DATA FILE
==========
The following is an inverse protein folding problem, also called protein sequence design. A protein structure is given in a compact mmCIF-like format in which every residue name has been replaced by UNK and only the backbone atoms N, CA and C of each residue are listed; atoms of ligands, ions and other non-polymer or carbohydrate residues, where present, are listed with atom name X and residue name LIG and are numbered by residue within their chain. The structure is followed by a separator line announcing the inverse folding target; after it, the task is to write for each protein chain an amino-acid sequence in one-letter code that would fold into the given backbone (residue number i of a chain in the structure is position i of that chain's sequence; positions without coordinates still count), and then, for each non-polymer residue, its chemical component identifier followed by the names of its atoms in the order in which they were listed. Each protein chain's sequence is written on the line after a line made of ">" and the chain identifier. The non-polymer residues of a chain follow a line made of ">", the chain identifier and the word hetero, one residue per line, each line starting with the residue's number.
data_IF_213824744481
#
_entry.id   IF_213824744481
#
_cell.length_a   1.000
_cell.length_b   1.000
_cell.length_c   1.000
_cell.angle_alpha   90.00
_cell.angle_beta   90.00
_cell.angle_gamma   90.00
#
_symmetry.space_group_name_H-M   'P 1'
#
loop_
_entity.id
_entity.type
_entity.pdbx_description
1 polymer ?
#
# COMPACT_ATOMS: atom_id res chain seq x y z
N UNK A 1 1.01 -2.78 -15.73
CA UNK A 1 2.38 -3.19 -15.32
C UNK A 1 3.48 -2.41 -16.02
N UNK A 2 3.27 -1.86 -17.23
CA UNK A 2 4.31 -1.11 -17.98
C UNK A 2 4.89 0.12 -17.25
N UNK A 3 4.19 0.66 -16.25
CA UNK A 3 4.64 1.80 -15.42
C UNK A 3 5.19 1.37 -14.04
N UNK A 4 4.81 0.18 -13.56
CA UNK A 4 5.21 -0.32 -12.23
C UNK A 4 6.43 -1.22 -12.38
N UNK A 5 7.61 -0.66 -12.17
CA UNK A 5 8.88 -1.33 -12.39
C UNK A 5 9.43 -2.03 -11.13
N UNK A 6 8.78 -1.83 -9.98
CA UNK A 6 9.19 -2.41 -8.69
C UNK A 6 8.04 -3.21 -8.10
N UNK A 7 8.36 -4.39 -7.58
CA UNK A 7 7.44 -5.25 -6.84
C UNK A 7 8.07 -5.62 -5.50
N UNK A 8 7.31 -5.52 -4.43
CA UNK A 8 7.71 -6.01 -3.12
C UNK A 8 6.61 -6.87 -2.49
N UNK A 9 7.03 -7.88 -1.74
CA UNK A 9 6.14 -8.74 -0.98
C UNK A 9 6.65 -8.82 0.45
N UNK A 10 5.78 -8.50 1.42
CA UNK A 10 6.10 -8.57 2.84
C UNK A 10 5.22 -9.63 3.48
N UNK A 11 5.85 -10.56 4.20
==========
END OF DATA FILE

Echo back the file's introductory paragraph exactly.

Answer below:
The following is an inverse protein folding problem, also called protein sequence design. A protein structure is given in a compact mmCIF-like format in which every residue name has been replaced by UNK and only the backbone atoms N, CA and C of each residue are listed; atoms of ligands, ions and other non-polymer or carbohydrate residues, where present, are listed with atom name X and residue name LIG and are numbered by residue within their chain. The structure is followed by a separator line announcing the inverse folding target; after it, the task is to write for each protein chain an amino-acid sequence in one-letter code that would fold into the given backbone (residue number i of a chain in the structure is position i of that chain's sequence; positions without coordinates still count), and then, for each non-polymer residue, its chemical component identifier followed by the names of its atoms in the order in which they were listed. Each protein chain's sequence is written on the line after a line made of ">" and the chain identifier. The non-polymer residues of a chain follow a line made of ">", the chain identifier and the word hetero, one residue per line, each line starting with the residue's number.